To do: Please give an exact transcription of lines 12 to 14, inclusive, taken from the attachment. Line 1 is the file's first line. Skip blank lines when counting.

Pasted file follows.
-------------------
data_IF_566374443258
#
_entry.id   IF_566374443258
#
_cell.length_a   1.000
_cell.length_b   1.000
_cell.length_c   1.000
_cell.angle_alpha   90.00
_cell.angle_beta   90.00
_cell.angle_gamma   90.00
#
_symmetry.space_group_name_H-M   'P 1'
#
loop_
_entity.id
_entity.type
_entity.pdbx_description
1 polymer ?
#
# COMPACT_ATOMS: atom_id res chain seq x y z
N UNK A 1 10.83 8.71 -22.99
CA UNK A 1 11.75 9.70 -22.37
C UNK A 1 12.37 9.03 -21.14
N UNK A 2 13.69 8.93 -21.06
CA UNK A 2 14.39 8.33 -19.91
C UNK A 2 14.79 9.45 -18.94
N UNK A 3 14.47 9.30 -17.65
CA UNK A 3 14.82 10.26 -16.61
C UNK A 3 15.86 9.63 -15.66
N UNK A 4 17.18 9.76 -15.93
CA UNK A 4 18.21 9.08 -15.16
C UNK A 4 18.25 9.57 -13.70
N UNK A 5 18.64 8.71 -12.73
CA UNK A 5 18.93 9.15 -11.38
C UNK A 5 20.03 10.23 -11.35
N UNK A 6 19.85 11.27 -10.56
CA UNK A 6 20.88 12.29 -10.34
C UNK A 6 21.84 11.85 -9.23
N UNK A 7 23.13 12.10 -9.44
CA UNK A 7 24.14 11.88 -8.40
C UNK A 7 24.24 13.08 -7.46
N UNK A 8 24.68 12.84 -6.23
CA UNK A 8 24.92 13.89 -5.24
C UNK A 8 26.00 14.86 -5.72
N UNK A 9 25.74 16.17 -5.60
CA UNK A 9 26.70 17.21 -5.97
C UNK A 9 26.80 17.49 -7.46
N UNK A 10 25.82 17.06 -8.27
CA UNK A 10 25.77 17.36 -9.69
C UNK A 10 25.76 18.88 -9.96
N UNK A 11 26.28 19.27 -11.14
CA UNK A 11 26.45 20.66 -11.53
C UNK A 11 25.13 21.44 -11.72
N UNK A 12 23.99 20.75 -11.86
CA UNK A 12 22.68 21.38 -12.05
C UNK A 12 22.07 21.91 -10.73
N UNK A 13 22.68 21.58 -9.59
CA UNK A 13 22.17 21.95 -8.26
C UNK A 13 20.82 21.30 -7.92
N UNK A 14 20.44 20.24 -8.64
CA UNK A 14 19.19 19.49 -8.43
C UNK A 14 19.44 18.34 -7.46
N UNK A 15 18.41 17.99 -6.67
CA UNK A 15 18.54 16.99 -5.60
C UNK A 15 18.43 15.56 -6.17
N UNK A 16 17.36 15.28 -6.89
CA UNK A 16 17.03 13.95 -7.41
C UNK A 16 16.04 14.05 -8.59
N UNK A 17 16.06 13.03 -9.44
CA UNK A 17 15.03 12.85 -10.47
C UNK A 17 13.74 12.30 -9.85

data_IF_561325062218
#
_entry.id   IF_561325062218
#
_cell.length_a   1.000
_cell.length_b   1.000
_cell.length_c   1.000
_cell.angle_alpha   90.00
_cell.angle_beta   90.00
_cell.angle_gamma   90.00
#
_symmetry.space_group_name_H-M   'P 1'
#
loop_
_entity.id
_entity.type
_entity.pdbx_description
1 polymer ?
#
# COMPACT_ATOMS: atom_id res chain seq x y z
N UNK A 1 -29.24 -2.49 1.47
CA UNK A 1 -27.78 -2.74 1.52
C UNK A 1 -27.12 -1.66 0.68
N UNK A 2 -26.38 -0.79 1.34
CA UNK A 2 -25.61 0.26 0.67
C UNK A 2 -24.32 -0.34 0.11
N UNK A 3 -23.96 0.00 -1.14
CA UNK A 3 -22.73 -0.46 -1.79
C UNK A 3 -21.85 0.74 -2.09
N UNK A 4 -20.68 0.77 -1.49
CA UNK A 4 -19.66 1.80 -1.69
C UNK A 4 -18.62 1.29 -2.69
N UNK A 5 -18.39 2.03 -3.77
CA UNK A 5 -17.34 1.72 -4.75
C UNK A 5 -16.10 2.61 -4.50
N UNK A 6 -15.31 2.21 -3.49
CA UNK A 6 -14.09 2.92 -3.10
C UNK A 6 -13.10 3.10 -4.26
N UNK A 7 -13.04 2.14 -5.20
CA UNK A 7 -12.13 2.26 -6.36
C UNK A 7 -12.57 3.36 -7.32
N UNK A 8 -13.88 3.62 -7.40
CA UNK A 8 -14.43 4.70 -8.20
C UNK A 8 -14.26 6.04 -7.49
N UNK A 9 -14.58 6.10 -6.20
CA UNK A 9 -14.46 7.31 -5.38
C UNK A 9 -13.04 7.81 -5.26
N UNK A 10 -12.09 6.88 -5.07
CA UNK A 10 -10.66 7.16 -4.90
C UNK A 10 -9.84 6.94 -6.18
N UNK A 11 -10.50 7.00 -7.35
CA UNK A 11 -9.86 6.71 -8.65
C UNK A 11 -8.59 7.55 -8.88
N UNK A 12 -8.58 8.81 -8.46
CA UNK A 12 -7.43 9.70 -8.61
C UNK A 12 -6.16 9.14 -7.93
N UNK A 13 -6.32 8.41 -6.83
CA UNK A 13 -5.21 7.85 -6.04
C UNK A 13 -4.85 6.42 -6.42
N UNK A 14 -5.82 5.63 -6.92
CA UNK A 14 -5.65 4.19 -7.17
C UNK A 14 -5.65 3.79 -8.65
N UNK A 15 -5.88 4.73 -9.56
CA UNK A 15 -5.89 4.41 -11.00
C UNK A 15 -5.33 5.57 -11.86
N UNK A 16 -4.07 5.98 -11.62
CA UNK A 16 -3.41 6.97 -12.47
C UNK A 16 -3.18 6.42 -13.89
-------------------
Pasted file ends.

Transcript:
_symmetry.space_group_name_H-M   'P 1'
#
loop_